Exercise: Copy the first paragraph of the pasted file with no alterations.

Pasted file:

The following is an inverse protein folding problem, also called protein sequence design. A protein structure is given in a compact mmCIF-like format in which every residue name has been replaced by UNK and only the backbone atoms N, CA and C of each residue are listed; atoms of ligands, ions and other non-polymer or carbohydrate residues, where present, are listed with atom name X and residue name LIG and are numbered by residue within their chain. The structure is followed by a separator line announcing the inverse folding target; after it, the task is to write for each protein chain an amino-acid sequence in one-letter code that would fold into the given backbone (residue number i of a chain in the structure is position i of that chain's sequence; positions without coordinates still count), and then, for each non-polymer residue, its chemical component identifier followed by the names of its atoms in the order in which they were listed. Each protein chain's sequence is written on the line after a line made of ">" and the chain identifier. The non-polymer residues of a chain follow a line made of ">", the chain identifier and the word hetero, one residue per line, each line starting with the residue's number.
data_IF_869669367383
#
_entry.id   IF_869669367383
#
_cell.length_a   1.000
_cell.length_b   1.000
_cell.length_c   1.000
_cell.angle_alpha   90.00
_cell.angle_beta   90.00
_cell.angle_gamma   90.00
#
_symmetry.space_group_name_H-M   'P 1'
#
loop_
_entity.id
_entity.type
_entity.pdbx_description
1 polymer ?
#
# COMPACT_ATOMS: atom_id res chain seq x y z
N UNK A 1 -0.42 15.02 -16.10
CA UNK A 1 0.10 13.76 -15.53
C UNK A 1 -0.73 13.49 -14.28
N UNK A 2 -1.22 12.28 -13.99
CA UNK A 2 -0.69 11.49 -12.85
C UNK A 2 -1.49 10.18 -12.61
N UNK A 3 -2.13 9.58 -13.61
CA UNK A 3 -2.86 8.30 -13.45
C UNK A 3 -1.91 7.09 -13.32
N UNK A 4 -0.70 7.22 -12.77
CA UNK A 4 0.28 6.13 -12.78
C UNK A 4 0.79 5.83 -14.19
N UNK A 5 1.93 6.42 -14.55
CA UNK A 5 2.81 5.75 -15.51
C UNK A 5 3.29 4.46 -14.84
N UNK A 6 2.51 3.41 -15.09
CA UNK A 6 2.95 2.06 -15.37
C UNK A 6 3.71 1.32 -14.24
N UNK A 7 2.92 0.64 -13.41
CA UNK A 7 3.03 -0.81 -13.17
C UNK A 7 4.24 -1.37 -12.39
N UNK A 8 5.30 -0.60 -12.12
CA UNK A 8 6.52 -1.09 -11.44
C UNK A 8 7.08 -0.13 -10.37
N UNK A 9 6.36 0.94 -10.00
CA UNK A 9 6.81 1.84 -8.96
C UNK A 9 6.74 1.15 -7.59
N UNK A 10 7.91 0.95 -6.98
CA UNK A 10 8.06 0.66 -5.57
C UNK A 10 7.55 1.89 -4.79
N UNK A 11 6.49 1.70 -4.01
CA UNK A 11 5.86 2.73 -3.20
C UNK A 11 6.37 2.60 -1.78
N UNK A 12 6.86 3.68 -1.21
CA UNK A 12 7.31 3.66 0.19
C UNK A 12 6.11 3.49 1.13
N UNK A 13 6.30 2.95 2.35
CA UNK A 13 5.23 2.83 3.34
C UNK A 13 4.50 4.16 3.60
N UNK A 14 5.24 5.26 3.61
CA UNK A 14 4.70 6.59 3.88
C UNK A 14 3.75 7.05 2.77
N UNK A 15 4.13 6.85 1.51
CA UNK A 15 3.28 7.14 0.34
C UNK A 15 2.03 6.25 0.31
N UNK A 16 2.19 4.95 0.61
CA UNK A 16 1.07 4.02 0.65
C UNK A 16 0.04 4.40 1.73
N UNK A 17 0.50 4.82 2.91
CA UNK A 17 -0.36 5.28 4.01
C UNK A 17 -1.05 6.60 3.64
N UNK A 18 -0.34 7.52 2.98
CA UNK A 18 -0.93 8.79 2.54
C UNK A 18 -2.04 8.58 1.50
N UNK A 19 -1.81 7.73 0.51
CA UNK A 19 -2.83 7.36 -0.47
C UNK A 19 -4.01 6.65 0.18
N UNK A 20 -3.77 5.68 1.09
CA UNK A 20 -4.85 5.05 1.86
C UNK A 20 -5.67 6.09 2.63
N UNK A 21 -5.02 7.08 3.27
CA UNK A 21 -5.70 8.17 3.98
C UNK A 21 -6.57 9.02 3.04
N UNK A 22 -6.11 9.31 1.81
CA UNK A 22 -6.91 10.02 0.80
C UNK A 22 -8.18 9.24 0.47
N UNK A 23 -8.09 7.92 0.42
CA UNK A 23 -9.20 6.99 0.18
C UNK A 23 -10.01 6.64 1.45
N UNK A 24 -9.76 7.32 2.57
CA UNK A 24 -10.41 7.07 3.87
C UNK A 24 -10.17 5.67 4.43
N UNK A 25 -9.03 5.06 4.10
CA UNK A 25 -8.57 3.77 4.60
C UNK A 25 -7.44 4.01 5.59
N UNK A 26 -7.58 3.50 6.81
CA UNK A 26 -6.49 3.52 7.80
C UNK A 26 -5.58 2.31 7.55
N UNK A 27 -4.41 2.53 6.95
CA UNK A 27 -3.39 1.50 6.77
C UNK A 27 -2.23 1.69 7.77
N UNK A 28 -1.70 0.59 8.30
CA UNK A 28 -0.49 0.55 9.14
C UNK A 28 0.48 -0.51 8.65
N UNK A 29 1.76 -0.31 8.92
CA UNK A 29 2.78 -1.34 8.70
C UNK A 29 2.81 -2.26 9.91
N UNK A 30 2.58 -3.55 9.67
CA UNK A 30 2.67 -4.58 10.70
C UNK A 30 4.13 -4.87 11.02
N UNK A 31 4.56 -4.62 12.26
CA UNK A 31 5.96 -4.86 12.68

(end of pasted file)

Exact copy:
The following is an inverse protein folding problem, also called protein sequence design. A protein structure is given in a compact mmCIF-like format in which every residue name has been replaced by UNK and only the backbone atoms N, CA and C of each residue are listed; atoms of ligands, ions and other non-polymer or carbohydrate residues, where present, are listed with atom name X and residue name LIG and are numbered by residue within their chain. The structure is followed by a separator line announcing the inverse folding target; after it, the task is to write for each protein chain an amino-acid sequence in one-letter code that would fold into the given backbone (residue number i of a chain in the structure is position i of that chain's sequence; positions without coordinates still count), and then, for each non-polymer residue, its chemical component identifier followed by the names of its atoms in the order in which they were listed. Each protein chain's sequence is written on the line after a line made of ">" and the chain identifier. The non-polymer residues of a chain follow a line made of ">", the chain identifier and the word hetero, one residue per line, each line starting with the residue's number.